There was something great about the ability to experiment with an idea before committing to it and before sucking other people’s money into it. When it didn’t work, it didn’t work. No need to pivot to save face or get your investors whole. Just shut it down and tinker on another idea.
*The ability to tickle ideas and see how they react is powerful. Don’t get over invested in an idea or business that isn’t and will not work in the market.
My Musings will be a new category on this site. These will be writings that I’ve most likely written in the past. These could be spur of the moment thoughts that are incomplete as published, they could also be more full formed. I’ll try to included a note somewhere in each post to indicate changes and updates to the original. In the past I’ve used apps to capture an idea or thought and saved it to Dropbox. To the file saved in Dropbox I’ll add something like “Posted” to the end of the file name so as to not post the same item more than once.
GID = Get It Done.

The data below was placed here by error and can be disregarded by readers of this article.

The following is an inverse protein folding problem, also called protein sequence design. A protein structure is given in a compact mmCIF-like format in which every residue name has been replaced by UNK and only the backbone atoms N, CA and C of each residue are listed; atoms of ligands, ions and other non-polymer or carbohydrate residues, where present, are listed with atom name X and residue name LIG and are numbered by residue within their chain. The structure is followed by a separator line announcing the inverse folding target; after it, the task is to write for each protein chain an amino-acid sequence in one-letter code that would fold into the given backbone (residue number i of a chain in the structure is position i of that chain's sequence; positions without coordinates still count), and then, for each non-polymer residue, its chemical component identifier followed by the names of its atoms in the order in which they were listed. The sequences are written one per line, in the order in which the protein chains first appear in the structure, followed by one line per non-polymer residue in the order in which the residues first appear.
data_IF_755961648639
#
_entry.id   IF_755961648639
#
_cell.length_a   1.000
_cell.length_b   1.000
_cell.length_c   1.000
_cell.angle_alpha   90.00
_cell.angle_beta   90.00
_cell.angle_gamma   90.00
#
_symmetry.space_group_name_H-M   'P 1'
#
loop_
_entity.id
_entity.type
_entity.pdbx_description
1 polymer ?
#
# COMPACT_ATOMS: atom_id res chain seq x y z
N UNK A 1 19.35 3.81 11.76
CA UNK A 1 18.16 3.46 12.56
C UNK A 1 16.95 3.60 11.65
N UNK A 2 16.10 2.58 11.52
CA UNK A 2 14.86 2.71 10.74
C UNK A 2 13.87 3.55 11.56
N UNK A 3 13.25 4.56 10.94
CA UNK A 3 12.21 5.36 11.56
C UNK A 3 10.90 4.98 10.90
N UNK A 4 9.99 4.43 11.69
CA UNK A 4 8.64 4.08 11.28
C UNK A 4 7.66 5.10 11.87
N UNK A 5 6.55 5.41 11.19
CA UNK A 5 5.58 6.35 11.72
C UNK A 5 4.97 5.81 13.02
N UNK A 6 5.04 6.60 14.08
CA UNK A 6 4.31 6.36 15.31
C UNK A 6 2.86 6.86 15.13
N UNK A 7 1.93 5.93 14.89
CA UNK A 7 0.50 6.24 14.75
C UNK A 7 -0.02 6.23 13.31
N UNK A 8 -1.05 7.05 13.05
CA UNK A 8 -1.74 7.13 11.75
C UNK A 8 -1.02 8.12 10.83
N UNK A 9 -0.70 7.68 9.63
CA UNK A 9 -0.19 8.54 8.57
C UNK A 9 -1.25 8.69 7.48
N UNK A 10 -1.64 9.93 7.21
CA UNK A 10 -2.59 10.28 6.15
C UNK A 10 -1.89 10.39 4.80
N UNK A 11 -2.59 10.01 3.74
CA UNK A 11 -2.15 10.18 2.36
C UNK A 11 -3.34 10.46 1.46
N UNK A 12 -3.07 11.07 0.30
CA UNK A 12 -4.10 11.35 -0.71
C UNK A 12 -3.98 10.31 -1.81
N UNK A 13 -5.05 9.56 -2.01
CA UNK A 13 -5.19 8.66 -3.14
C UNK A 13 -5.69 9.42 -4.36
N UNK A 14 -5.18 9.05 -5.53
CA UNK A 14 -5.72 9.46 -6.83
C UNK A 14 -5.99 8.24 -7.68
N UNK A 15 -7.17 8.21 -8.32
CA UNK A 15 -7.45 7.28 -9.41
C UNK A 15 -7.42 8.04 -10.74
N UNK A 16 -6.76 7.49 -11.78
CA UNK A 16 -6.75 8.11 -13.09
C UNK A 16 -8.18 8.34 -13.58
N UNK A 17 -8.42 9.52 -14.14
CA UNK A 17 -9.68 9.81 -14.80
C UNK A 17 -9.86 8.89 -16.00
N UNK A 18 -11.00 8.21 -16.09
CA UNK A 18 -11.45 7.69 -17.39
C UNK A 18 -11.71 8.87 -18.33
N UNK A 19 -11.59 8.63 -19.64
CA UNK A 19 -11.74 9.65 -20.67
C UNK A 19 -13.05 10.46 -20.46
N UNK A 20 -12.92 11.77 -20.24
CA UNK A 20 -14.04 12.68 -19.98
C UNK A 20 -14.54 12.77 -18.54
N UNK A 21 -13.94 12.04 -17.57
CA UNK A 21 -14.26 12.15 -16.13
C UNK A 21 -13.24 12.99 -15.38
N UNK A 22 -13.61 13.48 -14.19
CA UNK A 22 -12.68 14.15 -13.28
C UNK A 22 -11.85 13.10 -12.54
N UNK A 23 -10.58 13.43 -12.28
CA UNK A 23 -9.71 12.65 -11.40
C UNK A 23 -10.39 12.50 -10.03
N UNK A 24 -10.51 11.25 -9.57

Some things should, no, NEED to be done. Make a distinction and start doing. The time for talk is over. Make a choice and take decisive action. The time to start, the time to DO, is NOW. This might be your only shot. Second chances aren’t guaranteed.
No more excuses. If it’s worth doing, it’s worth taking to completion. FINISH! That’s what winners do. Be one.
“When adults and kids see the power of self-direction and realize the benefits of mutual support, they tend to seek it out over and over again.”
via Seths Blog: Three ways to help people get things done.
People can inspire others. In doing so, it can create a sort of self empowerment that enables people to see and create at a higher level.
One of the things that has caught my fancy are tweetups (meetups with people one has met online, typically via Twitter). Some of the best conversations are had with people in these real life meetings. Some are just one-on-one, others are large groups, sometimes with as many as 25 or more people. Some of the best ones have just a few participants. Smaller groups usually create openings for each person to contribute. Smaller groups also foster a closeness and openness that large groups may crowd out. Some people are shy in larger groups and their thoughts and ideas are hidden from the conversation in such settings.